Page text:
During this time, the patient remains in isolation at the hospital to reduce any risk of infection. Preventive antibiotics and blood transfusions also support the patient’s recovery, and we may readminister inoculations that may have been deactivated by the process, including vaccines against pneumonia, shingles, flu, and COVID-19.
Following the isolation period, the patient is placed into maintenance treatment, receiving lower doses of medications that delivered the most promising results, as well as medications to support immune health and bone strength. During this maintenance period, we carefully monitor myeloma markers for any evidence of disease resurgence.
If myeloma returns, the treatment strategy varies. Some patients do well with a second stem cell harvest and rescue. We have good data on which drugs work best in relapsed patients and can develop an effective combination of medications that will address the relapse and be well tolerated by the patient. Apart from ongoing monitoring, most myeloma patients are able to live fairly normal lives, with few restrictions on low-impact exercise and other activity.
A Promising Future
While combining chemotherapy and stem cell rescue is currently our best treatment strategy, studies are underway to determine the effectiveness of chemotherapy alone. Research is ongoing, robust, and exciting, and MedStar Washington Hospital Center has participated in trials for several drugs now in use.
The wave of the future is targeted therapy, for myeloma as well as other cancers. Agents such as the new monoclonal antibodies daratumumab, isatuximab, and elotuzumab can accurately identify, target, and destroy cancer cells without harming healthy cells.
Another effective medication, belantamab mafodotin, latches onto cancerous cells and introduces a specific toxin that kills just those cells. Also on the horizon are bispecific T-cell engagers, or BiTE agents, which can direct T cells to detect and destroy tumor cells. These agents are not yet approved, but the research is very promising.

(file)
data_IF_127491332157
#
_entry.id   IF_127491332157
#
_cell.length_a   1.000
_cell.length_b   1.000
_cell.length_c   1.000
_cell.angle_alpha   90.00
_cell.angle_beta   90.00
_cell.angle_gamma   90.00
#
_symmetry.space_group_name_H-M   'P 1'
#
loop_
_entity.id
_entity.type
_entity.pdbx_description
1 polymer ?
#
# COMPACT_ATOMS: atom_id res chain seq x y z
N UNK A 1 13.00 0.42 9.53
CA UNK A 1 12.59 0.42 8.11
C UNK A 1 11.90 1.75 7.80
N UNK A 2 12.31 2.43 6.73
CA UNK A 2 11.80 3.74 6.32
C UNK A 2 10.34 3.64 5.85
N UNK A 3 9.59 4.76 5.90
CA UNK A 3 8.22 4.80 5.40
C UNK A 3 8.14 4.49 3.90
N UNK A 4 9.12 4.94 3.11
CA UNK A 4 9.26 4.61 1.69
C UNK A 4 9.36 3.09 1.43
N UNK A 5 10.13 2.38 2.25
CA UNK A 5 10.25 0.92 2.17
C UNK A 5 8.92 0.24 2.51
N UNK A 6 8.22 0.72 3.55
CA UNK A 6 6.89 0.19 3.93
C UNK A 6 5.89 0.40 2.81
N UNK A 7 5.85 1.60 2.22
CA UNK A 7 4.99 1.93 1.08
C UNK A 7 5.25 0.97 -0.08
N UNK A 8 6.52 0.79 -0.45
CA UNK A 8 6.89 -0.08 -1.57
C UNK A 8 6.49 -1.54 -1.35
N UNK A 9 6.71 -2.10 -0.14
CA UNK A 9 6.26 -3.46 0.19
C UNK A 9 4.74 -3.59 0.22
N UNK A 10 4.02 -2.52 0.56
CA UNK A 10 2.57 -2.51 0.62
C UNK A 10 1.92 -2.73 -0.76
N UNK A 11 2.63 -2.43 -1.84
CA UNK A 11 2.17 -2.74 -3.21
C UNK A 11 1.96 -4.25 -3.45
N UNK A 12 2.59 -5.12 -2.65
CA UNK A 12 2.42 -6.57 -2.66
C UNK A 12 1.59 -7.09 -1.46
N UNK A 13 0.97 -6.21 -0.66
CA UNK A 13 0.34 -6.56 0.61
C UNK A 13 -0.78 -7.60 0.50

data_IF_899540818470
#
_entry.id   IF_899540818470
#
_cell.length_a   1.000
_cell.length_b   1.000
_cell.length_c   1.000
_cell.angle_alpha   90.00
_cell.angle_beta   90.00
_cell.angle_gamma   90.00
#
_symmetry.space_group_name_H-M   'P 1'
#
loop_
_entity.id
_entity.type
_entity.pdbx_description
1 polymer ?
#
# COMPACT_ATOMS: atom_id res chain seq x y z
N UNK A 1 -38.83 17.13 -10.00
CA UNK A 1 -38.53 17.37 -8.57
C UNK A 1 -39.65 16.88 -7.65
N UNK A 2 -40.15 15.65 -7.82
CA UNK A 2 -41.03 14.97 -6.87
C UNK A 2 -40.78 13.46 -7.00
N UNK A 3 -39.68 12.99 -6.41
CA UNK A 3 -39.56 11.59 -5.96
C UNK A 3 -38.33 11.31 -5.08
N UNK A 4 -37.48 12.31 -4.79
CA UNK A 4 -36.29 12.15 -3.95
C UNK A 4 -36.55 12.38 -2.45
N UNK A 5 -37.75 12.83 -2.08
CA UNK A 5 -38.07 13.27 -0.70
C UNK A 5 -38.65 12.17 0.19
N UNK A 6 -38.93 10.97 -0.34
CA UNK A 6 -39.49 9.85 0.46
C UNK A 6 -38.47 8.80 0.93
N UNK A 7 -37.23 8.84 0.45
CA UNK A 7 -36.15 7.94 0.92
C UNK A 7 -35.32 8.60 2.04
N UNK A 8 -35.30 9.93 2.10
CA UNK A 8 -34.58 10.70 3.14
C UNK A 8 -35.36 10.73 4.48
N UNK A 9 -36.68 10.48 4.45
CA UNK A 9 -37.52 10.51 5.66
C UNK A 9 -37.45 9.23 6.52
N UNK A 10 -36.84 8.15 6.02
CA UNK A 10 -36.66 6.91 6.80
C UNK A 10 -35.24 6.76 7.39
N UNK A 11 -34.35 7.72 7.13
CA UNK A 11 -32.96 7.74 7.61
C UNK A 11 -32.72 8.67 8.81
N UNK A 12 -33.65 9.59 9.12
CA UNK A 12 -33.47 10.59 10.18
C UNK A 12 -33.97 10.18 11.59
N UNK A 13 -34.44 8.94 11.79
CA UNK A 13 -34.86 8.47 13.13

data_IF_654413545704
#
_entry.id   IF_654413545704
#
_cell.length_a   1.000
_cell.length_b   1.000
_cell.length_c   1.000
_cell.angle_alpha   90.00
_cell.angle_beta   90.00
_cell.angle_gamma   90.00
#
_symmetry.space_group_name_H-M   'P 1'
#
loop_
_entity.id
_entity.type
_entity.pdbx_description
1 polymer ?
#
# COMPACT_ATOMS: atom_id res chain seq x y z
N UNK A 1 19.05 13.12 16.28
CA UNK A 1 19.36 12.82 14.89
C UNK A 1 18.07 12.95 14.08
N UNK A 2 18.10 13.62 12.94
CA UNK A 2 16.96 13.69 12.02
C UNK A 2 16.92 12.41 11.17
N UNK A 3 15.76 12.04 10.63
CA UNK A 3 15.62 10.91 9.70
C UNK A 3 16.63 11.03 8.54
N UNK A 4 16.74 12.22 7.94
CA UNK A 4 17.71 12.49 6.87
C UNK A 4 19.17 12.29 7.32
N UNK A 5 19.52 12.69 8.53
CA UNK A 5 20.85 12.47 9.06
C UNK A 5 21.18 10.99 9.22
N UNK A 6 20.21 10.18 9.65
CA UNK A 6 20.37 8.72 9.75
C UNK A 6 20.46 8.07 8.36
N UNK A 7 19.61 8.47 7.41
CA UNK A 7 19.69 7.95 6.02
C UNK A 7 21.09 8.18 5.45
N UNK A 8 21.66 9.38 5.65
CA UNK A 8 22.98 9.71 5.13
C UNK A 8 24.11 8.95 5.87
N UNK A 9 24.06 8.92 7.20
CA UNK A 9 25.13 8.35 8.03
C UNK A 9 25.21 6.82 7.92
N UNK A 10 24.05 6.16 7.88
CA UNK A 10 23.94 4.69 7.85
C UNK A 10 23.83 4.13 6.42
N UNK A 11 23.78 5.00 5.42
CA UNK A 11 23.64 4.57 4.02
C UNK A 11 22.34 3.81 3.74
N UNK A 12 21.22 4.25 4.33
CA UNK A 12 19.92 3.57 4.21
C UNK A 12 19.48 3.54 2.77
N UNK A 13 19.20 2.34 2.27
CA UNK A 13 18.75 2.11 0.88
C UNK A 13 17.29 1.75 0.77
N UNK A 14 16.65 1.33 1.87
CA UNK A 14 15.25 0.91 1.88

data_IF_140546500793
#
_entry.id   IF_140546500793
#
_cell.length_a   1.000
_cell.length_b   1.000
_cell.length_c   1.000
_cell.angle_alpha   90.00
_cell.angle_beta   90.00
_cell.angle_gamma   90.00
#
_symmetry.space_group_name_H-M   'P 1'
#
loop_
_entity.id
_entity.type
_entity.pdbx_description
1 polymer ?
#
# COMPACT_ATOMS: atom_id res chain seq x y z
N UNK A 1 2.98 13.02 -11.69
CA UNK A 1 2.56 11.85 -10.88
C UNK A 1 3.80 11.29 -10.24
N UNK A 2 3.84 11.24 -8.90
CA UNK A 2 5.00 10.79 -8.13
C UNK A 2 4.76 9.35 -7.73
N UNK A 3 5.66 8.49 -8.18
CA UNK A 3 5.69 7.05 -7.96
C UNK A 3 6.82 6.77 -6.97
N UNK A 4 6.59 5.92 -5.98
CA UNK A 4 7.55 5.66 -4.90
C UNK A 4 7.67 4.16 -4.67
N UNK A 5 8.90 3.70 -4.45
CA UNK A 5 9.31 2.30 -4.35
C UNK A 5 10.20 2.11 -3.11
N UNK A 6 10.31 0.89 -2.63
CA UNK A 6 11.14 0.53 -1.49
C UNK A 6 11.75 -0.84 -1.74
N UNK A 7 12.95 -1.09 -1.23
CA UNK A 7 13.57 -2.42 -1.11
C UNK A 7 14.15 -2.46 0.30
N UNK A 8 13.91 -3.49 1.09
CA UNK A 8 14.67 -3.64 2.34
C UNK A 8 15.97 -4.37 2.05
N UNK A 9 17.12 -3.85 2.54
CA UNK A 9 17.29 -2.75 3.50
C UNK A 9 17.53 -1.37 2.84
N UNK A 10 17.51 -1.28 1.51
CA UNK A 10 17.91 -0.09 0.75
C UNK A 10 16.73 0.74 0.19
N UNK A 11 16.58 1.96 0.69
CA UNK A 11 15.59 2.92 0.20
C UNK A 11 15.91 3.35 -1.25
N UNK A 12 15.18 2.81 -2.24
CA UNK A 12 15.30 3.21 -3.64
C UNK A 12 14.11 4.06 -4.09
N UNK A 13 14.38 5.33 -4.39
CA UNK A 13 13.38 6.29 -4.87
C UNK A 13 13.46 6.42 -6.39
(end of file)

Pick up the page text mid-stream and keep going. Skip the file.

A challenging aspect of myeloma is the fact that it behaves differently in each individual. Here at MedStar Washington Hospital Center, our team of hematologists, radiation oncologists, orthopedic oncologists, and pathologists is committed to tailoring management of this disease accurately and effectively. A diagnostic board meets weekly to discuss challenging or significant cases. The team also collaborates closely with cardiologists for patients with heart issues, and with our orthopedic surgeons for patients who need surgery to stabilize affected parts of the skeleton.
Years ago, multiple myeloma life expectancy was only three years from diagnosis. Today, with the right care, patients can live much longer.
Like all cancers, of course, the earlier we can begin to treat a patient, the better our chance of making a positive difference. The best way to beat a disease like multiple myeloma: stay regularly connected with your medical professional, and don’t skip your annual physical and lab tests.